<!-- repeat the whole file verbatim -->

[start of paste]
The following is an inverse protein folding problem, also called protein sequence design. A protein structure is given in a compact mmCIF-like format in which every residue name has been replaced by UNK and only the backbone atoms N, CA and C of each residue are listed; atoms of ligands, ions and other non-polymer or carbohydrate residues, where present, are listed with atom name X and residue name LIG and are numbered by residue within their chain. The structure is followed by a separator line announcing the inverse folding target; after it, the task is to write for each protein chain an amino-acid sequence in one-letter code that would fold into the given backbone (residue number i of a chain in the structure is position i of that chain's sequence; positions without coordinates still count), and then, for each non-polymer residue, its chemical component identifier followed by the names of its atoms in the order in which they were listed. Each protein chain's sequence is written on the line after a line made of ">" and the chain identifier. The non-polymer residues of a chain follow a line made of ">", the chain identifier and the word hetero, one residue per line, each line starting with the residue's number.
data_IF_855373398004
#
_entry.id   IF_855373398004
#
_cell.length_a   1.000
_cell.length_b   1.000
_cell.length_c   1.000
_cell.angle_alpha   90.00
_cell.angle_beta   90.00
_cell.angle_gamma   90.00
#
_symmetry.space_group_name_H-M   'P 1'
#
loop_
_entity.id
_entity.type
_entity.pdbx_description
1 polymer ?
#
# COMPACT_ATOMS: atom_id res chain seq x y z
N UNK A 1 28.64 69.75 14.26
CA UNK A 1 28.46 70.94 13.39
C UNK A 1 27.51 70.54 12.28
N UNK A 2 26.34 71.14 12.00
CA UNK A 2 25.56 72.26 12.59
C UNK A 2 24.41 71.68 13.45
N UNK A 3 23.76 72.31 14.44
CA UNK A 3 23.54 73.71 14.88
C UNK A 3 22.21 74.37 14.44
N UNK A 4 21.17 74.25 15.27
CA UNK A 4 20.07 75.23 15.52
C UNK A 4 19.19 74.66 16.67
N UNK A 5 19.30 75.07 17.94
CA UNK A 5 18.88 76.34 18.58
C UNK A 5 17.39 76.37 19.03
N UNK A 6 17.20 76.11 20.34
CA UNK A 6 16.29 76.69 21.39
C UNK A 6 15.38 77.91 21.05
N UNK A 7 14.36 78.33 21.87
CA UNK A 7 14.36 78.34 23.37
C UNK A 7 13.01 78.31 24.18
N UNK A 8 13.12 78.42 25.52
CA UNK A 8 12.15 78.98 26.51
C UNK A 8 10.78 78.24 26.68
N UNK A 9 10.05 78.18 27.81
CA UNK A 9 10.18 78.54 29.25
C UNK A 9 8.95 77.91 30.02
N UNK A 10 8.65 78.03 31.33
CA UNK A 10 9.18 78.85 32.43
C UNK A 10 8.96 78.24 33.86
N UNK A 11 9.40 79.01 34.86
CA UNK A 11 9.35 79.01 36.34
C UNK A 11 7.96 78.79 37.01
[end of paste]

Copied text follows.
The following is an inverse protein folding problem, also called protein sequence design. A protein structure is given in a compact mmCIF-like format in which every residue name has been replaced by UNK and only the backbone atoms N, CA and C of each residue are listed; atoms of ligands, ions and other non-polymer or carbohydrate residues, where present, are listed with atom name X and residue name LIG and are numbered by residue within their chain. The structure is followed by a separator line announcing the inverse folding target; after it, the task is to write for each protein chain an amino-acid sequence in one-letter code that would fold into the given backbone (residue number i of a chain in the structure is position i of that chain's sequence; positions without coordinates still count), and then, for each non-polymer residue, its chemical component identifier followed by the names of its atoms in the order in which they were listed. Each protein chain's sequence is written on the line after a line made of ">" and the chain identifier. The non-polymer residues of a chain follow a line made of ">", the chain identifier and the word hetero, one residue per line, each line starting with the residue's number.
data_IF_855373398004
#
_entry.id   IF_855373398004
#
_cell.length_a   1.000
_cell.length_b   1.000
_cell.length_c   1.000
_cell.angle_alpha   90.00
_cell.angle_beta   90.00
_cell.angle_gamma   90.00
#
_symmetry.space_group_name_H-M   'P 1'
#
loop_
_entity.id
_entity.type
_entity.pdbx_description
1 polymer ?
#
# COMPACT_ATOMS: atom_id res chain seq x y z
N UNK A 1 28.64 69.75 14.26
CA UNK A 1 28.46 70.94 13.39
C UNK A 1 27.51 70.54 12.28
N UNK A 2 26.34 71.14 12.00
CA UNK A 2 25.56 72.26 12.59
C UNK A 2 24.41 71.68 13.45
N UNK A 3 23.76 72.31 14.44
CA UNK A 3 23.54 73.71 14.88
C UNK A 3 22.21 74.37 14.44
N UNK A 4 21.17 74.25 15.27
CA UNK A 4 20.07 75.23 15.52
C UNK A 4 19.19 74.66 16.67
N UNK A 5 19.30 75.07 17.94
CA UNK A 5 18.88 76.34 18.58
C UNK A 5 17.39 76.37 19.03
N UNK A 6 17.20 76.11 20.34
CA UNK A 6 16.29 76.69 21.39
C UNK A 6 15.38 77.91 21.05
N UNK A 7 14.36 78.33 21.87
CA UNK A 7 14.36 78.34 23.37
C UNK A 7 13.01 78.31 24.18
N UNK A 8 13.12 78.42 25.52
CA UNK A 8 12.15 78.98 26.51
C UNK A 8 10.78 78.24 26.68
N UNK A 9 10.05 78.18 27.81
CA UNK A 9 10.18 78.54 29.25
C UNK A 9 8.95 77.91 30.02
N UNK A 10 8.65 78.03 31.33
CA UNK A 10 9.18 78.85 32.43
C UNK A 10 8.96 78.24 33.86
N UNK A 11 9.40 79.01 34.86
CA UNK A 11 9.35 79.01 36.34
C UNK A 11 7.96 78.79 37.01